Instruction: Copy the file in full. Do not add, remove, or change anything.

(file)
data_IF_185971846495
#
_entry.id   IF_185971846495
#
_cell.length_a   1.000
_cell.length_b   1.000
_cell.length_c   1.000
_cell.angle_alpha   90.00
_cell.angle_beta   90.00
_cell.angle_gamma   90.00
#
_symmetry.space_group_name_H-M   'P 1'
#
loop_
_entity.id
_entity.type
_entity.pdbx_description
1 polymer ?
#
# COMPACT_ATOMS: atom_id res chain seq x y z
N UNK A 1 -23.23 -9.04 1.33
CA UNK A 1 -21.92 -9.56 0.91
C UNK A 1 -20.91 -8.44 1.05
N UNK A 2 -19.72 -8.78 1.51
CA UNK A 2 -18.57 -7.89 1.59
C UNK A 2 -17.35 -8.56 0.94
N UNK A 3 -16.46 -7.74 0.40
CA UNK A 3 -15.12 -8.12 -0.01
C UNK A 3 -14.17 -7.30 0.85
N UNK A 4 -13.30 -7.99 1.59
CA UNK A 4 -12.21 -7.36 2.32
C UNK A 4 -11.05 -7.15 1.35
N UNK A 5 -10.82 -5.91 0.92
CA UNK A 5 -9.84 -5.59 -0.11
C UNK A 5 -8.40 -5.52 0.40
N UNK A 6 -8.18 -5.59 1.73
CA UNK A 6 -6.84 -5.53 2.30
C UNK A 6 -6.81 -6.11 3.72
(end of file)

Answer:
data_IF_185971846495
#
_entry.id   IF_185971846495
#
_cell.length_a   1.000
_cell.length_b   1.000
_cell.length_c   1.000
_cell.angle_alpha   90.00
_cell.angle_beta   90.00
_cell.angle_gamma   90.00
#
_symmetry.space_group_name_H-M   'P 1'
#
loop_
_entity.id
_entity.type
_entity.pdbx_description
1 polymer ?
#
# COMPACT_ATOMS: atom_id res chain seq x y z
N UNK A 1 -23.23 -9.04 1.33
CA UNK A 1 -21.92 -9.56 0.91
C UNK A 1 -20.91 -8.44 1.05
N UNK A 2 -19.72 -8.78 1.51
CA UNK A 2 -18.57 -7.89 1.59
C UNK A 2 -17.35 -8.56 0.94
N UNK A 3 -16.46 -7.74 0.40
CA UNK A 3 -15.12 -8.12 -0.01
C UNK A 3 -14.17 -7.30 0.85
N UNK A 4 -13.30 -7.99 1.59
CA UNK A 4 -12.21 -7.36 2.32
C UNK A 4 -11.05 -7.15 1.35
N UNK A 5 -10.82 -5.91 0.92
CA UNK A 5 -9.84 -5.59 -0.11
C UNK A 5 -8.40 -5.52 0.40
N UNK A 6 -8.18 -5.59 1.73
CA UNK A 6 -6.84 -5.53 2.30
C UNK A 6 -6.81 -6.11 3.72